With the tectonic shift ongoing in public attitudes toward Gays, Scouting is desperately trying to find a middle ground between the two opposing camps. If it continues to discriminate against Gays it looses Corporate support, the support of many local governments (one example being San Diego, California that kicked the Scouts out of some very prime public park real estate), and the unwashed masses. But on the other hand if it follows the now clear path to liberation it looses its grass roots support in many communities. It looses much of its organizational muscle.

    The Scouts know what will happen if they choose a Gay friendly policy. Many “Good Christian People” will disert the Scouts and form their own Church supported Scout troop. Having all these MegaChurch based scouts will dilute the BSA brand and be a public relations nightmare. The BSA does not want to deal with the bad press of some local MegaChurch based scouting troop doing something awful.

    My guess is that the Scouts are going to have to follow the money. Without Corporate support Scouting becomes a shadow of its former self. It also becomes a prisoner of the WingNut world, becoming less and less relevant to the general public as time goes by. More to the point it becomes less relevant to Civil Society and the cultural indoctrination of the Masses. To survive Scouting is going to have the ride the wave of Gay liberation. To survive Scouting must remain in very center of public opinion.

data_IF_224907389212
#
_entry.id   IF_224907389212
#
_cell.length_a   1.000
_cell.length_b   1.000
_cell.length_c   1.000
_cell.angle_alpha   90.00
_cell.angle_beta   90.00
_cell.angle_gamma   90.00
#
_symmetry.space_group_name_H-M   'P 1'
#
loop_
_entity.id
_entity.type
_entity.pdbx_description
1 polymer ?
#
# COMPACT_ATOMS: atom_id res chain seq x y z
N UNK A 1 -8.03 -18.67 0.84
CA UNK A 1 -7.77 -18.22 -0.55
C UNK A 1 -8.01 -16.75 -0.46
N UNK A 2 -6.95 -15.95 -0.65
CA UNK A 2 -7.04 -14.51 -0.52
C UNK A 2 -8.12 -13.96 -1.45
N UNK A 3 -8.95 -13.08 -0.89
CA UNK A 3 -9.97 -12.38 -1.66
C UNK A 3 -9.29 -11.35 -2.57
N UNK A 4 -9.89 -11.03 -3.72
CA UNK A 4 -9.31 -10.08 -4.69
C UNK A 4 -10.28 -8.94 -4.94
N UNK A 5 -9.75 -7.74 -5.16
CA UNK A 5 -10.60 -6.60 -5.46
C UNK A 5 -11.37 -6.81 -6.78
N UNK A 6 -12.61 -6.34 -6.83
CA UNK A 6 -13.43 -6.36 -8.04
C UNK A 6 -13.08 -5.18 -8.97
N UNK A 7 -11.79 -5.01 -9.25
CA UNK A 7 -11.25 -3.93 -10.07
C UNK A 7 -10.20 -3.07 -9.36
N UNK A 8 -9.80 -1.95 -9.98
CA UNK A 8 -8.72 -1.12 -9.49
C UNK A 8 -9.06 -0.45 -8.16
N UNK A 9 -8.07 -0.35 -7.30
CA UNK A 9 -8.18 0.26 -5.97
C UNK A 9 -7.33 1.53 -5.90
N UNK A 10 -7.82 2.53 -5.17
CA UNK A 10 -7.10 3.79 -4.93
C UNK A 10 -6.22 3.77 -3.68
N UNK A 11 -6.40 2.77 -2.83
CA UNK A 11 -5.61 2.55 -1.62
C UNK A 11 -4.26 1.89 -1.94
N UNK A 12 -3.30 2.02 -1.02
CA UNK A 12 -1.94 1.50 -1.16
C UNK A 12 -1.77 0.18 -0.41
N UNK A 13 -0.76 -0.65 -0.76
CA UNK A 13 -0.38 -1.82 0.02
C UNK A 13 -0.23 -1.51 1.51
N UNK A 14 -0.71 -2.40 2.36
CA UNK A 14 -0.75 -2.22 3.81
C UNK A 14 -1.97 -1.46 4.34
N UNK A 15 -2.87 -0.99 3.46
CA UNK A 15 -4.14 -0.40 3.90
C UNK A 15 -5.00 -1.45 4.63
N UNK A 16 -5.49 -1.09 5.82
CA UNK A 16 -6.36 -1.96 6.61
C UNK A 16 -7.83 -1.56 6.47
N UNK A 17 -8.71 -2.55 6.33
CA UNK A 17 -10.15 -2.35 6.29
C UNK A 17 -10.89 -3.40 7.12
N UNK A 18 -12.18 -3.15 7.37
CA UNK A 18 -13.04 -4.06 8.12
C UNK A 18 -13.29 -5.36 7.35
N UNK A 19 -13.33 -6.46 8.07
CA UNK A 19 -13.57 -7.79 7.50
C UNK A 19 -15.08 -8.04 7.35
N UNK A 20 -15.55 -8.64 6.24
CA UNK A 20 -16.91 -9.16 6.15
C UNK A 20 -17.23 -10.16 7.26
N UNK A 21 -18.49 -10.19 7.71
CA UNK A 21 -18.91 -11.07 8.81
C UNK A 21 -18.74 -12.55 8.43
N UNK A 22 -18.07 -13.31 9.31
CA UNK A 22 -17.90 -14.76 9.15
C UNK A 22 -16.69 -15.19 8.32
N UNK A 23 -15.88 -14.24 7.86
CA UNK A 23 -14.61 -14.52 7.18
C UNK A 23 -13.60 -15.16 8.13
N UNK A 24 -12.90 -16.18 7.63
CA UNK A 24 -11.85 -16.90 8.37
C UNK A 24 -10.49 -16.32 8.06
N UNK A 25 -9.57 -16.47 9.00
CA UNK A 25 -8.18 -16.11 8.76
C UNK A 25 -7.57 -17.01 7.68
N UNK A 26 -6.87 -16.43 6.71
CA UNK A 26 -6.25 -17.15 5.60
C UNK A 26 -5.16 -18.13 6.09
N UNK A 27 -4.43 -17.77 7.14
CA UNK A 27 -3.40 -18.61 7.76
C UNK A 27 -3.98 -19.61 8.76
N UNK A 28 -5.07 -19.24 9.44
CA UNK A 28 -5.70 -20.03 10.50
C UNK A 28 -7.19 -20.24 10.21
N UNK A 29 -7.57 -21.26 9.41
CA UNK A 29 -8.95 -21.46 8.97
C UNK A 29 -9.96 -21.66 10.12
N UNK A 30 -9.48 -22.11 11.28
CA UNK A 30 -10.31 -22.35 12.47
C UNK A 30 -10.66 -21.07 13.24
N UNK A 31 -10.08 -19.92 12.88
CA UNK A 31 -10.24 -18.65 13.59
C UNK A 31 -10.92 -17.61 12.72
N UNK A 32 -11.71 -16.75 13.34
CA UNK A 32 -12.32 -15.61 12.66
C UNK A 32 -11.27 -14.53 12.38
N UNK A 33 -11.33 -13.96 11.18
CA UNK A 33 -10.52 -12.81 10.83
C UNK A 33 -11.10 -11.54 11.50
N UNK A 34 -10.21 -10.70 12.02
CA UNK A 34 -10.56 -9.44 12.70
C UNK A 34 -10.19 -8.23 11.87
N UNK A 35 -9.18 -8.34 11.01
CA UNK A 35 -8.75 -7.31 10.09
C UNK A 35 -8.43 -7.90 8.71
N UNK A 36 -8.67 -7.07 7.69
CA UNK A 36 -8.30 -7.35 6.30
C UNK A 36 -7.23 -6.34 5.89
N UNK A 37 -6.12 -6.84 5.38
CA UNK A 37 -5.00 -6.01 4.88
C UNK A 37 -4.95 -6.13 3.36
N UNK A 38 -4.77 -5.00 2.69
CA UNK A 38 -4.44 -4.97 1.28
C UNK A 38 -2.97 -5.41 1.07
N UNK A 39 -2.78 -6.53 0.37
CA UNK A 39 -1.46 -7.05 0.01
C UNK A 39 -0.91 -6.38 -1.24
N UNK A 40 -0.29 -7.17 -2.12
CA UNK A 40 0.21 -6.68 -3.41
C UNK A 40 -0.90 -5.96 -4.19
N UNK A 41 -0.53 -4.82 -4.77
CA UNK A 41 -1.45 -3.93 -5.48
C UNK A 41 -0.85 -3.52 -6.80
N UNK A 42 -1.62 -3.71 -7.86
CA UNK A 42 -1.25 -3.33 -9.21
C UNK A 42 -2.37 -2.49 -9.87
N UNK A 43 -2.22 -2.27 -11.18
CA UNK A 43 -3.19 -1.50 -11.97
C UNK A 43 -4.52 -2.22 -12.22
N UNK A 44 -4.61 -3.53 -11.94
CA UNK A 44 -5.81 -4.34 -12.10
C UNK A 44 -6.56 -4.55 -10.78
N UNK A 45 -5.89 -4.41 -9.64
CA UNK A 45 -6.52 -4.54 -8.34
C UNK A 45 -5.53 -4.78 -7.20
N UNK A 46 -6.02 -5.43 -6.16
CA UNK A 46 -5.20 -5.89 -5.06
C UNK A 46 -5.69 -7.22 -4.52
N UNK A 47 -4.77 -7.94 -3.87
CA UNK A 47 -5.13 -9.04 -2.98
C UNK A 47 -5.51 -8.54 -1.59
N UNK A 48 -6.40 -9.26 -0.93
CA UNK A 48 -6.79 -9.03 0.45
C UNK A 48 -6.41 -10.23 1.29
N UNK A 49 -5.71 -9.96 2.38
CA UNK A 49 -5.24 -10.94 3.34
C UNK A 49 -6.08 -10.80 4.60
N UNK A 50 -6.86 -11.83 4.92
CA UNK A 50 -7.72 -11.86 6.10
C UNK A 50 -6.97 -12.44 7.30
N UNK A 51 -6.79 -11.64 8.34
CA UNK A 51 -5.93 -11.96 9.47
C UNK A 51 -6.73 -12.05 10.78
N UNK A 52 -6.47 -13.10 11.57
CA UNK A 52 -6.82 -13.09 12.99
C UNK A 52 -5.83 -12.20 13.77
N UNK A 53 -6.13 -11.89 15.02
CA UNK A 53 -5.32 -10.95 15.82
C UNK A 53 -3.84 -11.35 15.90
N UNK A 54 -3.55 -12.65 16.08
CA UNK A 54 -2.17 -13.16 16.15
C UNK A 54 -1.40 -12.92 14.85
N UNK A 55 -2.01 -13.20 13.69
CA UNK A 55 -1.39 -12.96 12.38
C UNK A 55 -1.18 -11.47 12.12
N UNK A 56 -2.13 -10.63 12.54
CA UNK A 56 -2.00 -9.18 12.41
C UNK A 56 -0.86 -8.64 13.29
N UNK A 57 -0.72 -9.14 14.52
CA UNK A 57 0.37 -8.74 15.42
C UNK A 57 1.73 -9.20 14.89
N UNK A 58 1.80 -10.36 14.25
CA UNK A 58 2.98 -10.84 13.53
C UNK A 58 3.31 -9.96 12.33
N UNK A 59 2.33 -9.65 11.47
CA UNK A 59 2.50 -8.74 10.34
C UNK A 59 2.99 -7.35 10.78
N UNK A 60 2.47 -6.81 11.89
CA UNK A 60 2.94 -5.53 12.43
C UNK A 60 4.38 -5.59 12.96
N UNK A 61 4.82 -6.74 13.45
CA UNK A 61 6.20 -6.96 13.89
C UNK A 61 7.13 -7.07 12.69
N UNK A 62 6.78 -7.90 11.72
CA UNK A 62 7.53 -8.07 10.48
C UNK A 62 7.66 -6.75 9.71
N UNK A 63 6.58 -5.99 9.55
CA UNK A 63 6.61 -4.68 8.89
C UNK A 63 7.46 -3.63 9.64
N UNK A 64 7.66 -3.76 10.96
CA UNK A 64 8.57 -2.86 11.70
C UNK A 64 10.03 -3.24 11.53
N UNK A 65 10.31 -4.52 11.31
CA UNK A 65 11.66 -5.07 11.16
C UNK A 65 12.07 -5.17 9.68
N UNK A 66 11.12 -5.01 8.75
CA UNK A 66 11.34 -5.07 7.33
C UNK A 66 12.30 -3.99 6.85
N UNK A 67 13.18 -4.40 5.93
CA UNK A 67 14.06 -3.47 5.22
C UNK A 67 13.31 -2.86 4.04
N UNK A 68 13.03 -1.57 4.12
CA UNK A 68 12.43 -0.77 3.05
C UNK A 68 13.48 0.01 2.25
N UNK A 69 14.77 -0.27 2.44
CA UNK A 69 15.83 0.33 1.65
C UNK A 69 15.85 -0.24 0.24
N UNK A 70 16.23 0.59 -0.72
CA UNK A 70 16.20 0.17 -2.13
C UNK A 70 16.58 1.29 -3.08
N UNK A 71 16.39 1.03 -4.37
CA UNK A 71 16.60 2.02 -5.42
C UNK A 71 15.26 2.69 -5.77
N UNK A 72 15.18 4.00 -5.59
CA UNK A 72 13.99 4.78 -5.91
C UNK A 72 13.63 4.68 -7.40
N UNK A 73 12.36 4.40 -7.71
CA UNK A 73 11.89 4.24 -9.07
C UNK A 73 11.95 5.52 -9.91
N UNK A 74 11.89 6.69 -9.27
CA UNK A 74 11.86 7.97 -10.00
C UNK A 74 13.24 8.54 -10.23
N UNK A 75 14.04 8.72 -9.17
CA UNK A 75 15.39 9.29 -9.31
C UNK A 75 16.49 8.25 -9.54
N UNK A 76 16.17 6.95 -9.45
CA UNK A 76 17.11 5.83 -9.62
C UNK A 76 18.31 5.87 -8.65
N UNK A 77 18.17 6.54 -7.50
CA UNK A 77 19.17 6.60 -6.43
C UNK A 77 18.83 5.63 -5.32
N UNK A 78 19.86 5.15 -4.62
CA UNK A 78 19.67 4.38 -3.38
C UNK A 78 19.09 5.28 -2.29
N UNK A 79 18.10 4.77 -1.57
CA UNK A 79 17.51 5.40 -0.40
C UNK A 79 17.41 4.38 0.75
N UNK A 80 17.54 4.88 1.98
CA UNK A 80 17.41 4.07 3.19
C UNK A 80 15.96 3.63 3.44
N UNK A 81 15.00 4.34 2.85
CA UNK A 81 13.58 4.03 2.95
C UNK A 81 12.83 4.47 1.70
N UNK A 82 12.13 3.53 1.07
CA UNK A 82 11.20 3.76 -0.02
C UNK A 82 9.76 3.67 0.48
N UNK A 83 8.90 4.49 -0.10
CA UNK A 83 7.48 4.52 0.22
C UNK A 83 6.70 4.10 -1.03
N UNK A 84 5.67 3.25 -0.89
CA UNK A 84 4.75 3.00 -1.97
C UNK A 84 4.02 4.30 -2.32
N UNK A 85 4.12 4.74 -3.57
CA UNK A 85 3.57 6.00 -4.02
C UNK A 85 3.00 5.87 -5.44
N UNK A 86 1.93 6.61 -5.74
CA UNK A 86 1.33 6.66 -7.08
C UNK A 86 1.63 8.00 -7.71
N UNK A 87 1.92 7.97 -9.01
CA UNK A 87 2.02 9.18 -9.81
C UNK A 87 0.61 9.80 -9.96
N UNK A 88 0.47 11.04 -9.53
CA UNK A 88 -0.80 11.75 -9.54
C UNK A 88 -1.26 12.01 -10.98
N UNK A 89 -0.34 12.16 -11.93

In one way Prop eight was a blessing in disguise. Loosing in California really woke up the LBGT community. It reminded the LBGT community and its supporters that the path to liberation is never easy. It put an end to the self-satisfaction and overconfidence that many in the Gay Liberation movement suffered from. It got Gays out and activated. Nothing like getting slapped in the face in the Bluest state in the Union to motivate people to get out of their comfort zone. Prop 8 got people mad and got them engaged. It got people engaged not only politically but personally. Prop 8 reenforced the need for LBGTs to engage on a personal level, as fathers, sons, mothers,daughters, sisters, brothers, nephews, nieces, coworkers, friends and neighbors. It is that personal touch, that personal engagement, that has caused the pivot in attitudes. At the time of Prop 8 the pro vs anti components were roughly equal. Today, nationwide, it is not even close as the pro side is rushing toward a near 60% super-majority. It is that shift that has all sorts of political evolution to occur.

    • Joyce Arnold February 6, 2013 at 4:05 pm #

      Thanks so much for sharing your thoughts and analysis. This is really helpful.

      The BSA, as you say, is torn between a changing society and the unchanging, digging in their heels group from whom much of their troop sponsorship comes.A disaplay of leadership would be to go with the change, don’t get even further behind. But the “stand for family values” pressure will continue to be intense.

      I think you’re right to point to Prop 8 as one of those pivotal moments in the LGBT equality movement. Or for that matter, in the communities, not just the activists of the communities. Along with so many states enacting mini-DOMAs and amending state contitutions to mandate “one man, one woman” only marriages … it became very clear that a great deal more work, and by more people, was required. We’re making good progress, and I think that will continue. But there’s still a lot of work ahead of us — like getting rid of DOMA and enacting ENDA; like having same-sex couples included in immigration reform. The SCOTUS decisions in a few months, regarding DOMA and Prop 8, are the next potential “big” moment.